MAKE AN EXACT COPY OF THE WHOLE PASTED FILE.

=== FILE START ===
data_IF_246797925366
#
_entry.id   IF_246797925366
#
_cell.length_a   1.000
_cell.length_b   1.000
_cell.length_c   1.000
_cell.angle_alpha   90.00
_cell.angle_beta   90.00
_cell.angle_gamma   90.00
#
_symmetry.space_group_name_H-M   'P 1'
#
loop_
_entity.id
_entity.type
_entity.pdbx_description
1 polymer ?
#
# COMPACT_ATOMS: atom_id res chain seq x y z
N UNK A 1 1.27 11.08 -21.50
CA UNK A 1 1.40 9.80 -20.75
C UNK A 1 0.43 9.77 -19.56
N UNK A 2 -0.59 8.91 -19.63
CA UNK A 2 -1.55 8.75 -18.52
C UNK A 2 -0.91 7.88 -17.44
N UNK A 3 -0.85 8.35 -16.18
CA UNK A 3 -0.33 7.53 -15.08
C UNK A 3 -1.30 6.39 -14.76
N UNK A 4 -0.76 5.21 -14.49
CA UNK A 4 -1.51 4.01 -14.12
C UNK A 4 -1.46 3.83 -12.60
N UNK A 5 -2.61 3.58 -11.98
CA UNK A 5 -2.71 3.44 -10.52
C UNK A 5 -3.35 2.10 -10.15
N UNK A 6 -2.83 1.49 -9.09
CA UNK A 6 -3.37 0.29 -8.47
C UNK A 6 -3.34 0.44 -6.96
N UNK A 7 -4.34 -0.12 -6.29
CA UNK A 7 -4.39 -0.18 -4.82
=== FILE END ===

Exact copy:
data_IF_246797925366
#
_entry.id   IF_246797925366
#
_cell.length_a   1.000
_cell.length_b   1.000
_cell.length_c   1.000
_cell.angle_alpha   90.00
_cell.angle_beta   90.00
_cell.angle_gamma   90.00
#
_symmetry.space_group_name_H-M   'P 1'
#
loop_
_entity.id
_entity.type
_entity.pdbx_description
1 polymer ?
#
# COMPACT_ATOMS: atom_id res chain seq x y z
N UNK A 1 1.27 11.08 -21.50
CA UNK A 1 1.40 9.80 -20.75
C UNK A 1 0.43 9.77 -19.56
N UNK A 2 -0.59 8.91 -19.63
CA UNK A 2 -1.55 8.75 -18.52
C UNK A 2 -0.91 7.88 -17.44
N UNK A 3 -0.85 8.35 -16.18
CA UNK A 3 -0.33 7.53 -15.08
C UNK A 3 -1.30 6.39 -14.76
N UNK A 4 -0.76 5.21 -14.49
CA UNK A 4 -1.51 4.01 -14.12
C UNK A 4 -1.46 3.83 -12.60
N UNK A 5 -2.61 3.58 -11.98
CA UNK A 5 -2.71 3.44 -10.52
C UNK A 5 -3.35 2.10 -10.15
N UNK A 6 -2.83 1.49 -9.09
CA UNK A 6 -3.37 0.29 -8.47
C UNK A 6 -3.34 0.44 -6.96
N UNK A 7 -4.34 -0.12 -6.29
CA UNK A 7 -4.39 -0.18 -4.82